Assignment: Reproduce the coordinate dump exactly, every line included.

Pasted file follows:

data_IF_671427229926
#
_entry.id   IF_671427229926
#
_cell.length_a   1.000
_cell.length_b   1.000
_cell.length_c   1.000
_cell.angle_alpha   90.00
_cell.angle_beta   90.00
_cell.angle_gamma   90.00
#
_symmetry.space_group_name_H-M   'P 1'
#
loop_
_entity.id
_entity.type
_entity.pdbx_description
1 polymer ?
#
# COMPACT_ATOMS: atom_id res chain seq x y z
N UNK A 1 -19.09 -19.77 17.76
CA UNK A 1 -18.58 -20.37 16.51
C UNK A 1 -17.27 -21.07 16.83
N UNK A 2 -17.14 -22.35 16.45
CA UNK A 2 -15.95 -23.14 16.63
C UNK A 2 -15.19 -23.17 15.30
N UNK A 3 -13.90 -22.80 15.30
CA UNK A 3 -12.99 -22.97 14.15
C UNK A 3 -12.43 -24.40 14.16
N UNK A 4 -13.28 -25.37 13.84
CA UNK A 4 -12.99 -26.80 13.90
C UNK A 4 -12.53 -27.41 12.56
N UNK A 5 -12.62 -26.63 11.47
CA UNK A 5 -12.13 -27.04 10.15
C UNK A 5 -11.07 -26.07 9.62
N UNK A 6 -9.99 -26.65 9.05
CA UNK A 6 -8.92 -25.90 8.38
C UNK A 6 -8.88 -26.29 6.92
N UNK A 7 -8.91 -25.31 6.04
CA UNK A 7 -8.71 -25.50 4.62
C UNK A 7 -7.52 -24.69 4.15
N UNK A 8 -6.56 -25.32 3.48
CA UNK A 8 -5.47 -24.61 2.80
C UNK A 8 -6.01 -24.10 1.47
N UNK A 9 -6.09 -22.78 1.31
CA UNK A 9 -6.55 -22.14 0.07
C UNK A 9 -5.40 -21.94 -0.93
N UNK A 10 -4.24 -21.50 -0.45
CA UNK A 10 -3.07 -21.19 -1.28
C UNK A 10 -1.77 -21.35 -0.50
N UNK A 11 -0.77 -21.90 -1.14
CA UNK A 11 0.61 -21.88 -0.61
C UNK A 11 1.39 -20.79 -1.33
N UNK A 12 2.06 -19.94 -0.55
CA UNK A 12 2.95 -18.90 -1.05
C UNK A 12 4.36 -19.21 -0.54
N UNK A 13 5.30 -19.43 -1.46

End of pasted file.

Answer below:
data_IF_671427229926
#
_entry.id   IF_671427229926
#
_cell.length_a   1.000
_cell.length_b   1.000
_cell.length_c   1.000
_cell.angle_alpha   90.00
_cell.angle_beta   90.00
_cell.angle_gamma   90.00
#
_symmetry.space_group_name_H-M   'P 1'
#
loop_
_entity.id
_entity.type
_entity.pdbx_description
1 polymer ?
#
# COMPACT_ATOMS: atom_id res chain seq x y z
N UNK A 1 -19.09 -19.77 17.76
CA UNK A 1 -18.58 -20.37 16.51
C UNK A 1 -17.27 -21.07 16.83
N UNK A 2 -17.14 -22.35 16.45
CA UNK A 2 -15.95 -23.14 16.63
C UNK A 2 -15.19 -23.17 15.30
N UNK A 3 -13.90 -22.80 15.30
CA UNK A 3 -12.99 -22.97 14.15
C UNK A 3 -12.43 -24.40 14.16
N UNK A 4 -13.28 -25.37 13.84
CA UNK A 4 -12.99 -26.80 13.90
C UNK A 4 -12.53 -27.41 12.56
N UNK A 5 -12.62 -26.63 11.47
CA UNK A 5 -12.13 -27.04 10.15
C UNK A 5 -11.07 -26.07 9.62
N UNK A 6 -9.99 -26.65 9.05
CA UNK A 6 -8.92 -25.90 8.38
C UNK A 6 -8.88 -26.29 6.92
N UNK A 7 -8.91 -25.31 6.04
CA UNK A 7 -8.71 -25.50 4.62
C UNK A 7 -7.52 -24.69 4.15
N UNK A 8 -6.56 -25.32 3.48
CA UNK A 8 -5.47 -24.61 2.80
C UNK A 8 -6.01 -24.10 1.47
N UNK A 9 -6.09 -22.78 1.31
CA UNK A 9 -6.55 -22.14 0.07
C UNK A 9 -5.40 -21.94 -0.93
N UNK A 10 -4.24 -21.50 -0.45
CA UNK A 10 -3.07 -21.19 -1.28
C UNK A 10 -1.77 -21.35 -0.50
N UNK A 11 -0.77 -21.90 -1.14
CA UNK A 11 0.61 -21.88 -0.61
C UNK A 11 1.39 -20.79 -1.33
N UNK A 12 2.06 -19.94 -0.55
CA UNK A 12 2.95 -18.90 -1.05
C UNK A 12 4.36 -19.21 -0.54
N UNK A 13 5.30 -19.43 -1.46